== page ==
However, whether resources like the Greenhouse Gas Reduction Fund are truly a game changer depends critically on how moneys flow down to communities. To make projects work financially, much of that money will need to reach projects as a combination of higher-risk predevelopment loans or “recoverable grants;” long-term and low-interest rate loans (sometimes in subordinated or unsecured positions); and as grants to plug gaps in high-mission-impact projects.
To provide that kind of flexible financing, it is critical to avoid and minimize mark-ups on the cost of federal money as it flows through the system. That is, federal money provided as grants to the Green House Gas Reduction Fund should be passed through to community intermediaries as grants – allowing maximum flexibility for those institutions to invest in projects serving low-income communities.
3. Further policy changes are needed, not just money.
Clean energy development is stymied without a well-functioning and regulated marketplace. Many of the policy changes needed must occur at the state level, for example, around renewable portfolio standards, utility interconnection and use of power-purchase agreements. Even local zoning codes can pose unnecessary barriers for some clean energy projects, while building codes could do more to promote electrification, efficiency and resilience.
Additionally, existing federal programs already offer opportunities to impact clean energy justice, including how the Department of Housing and Urban Development (HUD) and Government Sponsored Entities (GSE), (e.g. Fannie Mae) financing programs encourage and support clean energy and resilience measures in multifamily properties; whether and how Small Business Administration (SBA) guarantees could support loans to community solar projects; using the Department of Energy (DOE) Loan Program Office guarantee authority to support projects benefitting low-income communities; and revising HUD and the U.S. Department of Agriculture (USDA) utility allowance regulations to promote clean energy in multifamily properties. The time is now to work on these changes.
4. “Green” needs to become part of the everyday work of the community development movement – and community development needs to become part of the everyday work of the “Green” movement.
It’s time for greater collaboration between the green and community development movements. The “climate problem” can’t be solved without also addressing the “equity” problem. Green banks can’t simply focus on scale. Large scale utility projects to achieve de-carbonization are crucial, but they can’t meet the needs of all communities.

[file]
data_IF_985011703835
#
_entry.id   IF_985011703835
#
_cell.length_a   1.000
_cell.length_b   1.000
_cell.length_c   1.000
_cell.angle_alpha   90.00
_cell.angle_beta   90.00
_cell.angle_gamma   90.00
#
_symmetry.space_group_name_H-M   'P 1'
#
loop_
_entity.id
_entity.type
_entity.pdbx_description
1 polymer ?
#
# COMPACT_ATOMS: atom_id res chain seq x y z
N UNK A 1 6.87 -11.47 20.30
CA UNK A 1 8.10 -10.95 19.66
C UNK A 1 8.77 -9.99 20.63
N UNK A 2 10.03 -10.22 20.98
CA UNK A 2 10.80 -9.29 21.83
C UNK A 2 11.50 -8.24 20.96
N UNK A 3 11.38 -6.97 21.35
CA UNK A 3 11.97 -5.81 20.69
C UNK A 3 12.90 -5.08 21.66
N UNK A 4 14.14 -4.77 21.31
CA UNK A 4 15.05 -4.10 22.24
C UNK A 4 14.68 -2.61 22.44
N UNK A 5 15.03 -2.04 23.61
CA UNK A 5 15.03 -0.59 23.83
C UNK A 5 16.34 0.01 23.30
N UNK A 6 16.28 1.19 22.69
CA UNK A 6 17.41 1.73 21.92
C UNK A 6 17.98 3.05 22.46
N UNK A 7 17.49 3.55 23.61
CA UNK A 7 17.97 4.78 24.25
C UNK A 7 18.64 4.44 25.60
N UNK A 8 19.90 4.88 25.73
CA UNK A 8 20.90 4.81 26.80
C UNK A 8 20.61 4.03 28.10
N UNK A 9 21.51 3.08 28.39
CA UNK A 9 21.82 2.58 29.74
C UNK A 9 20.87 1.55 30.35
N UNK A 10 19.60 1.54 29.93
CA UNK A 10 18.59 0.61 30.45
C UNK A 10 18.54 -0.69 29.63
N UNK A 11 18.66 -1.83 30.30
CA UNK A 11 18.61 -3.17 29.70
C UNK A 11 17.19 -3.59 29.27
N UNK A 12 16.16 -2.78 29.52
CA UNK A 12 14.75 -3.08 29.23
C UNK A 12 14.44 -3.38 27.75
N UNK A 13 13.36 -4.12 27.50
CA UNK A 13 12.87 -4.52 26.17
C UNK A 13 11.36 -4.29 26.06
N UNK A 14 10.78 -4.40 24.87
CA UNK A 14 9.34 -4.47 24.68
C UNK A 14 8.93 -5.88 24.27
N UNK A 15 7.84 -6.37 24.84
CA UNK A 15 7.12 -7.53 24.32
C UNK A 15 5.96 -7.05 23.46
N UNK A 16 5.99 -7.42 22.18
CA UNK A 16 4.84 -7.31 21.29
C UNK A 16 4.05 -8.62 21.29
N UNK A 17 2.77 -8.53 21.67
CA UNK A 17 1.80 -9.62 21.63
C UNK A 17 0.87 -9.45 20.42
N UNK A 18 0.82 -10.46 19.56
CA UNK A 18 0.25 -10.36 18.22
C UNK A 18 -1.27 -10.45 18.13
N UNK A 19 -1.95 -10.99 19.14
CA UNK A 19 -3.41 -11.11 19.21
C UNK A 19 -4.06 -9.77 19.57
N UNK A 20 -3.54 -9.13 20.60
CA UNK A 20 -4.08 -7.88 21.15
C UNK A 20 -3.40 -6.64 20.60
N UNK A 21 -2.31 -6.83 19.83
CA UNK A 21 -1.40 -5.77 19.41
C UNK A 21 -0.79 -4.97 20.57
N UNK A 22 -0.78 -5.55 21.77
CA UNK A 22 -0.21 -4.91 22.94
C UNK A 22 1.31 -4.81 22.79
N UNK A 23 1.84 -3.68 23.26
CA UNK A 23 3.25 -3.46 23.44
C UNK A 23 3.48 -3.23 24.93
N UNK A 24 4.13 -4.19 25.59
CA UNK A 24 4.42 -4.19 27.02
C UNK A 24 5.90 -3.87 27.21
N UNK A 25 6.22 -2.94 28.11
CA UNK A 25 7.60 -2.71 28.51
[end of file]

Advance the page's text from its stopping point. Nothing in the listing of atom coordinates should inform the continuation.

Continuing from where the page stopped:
At the same time, it is increasingly apparent that climate change is a core community development issue – it simply is not possible any longer to meet community development goals around providing jobs, safe and decent housing, and opportunity for low-income families without addressing climate risks.
Connecting climate change to these core bread-and-butter issues, and integrating clean energy and resilience into the everyday work that community developers do, is essential.
5. Communities need to be at the table, including on the governance of institutions deploying Greenhouse Gas Reduction Funds.
A core principle that we have learned over 50 years in the community development field is that any institution intended to serve the needs of low-income and disadvantaged communities needs to engage deeply with these communities, and should have a governance structure in place that is accountable to those communities.
EPA should seek to ensure that Greenhouse Gas Reduction Fund grantees are connected and accountable to the communities they seek to serve. In many ways, the ability to achieve the first 4 principles will depend on the ability to successfully achieve this 5th principle.
The passage of the Inflation Reduction Act offers great opportunities to address clean energy justice issues that will benefit low-income communities. But for the funds to meet the broad objective of fairness and equity, we must pay attention to these 5 principles.
Eric Hangen and Michael Swack, Center for Impact Finance, Carsey School of Public Policy, University of New Hampshire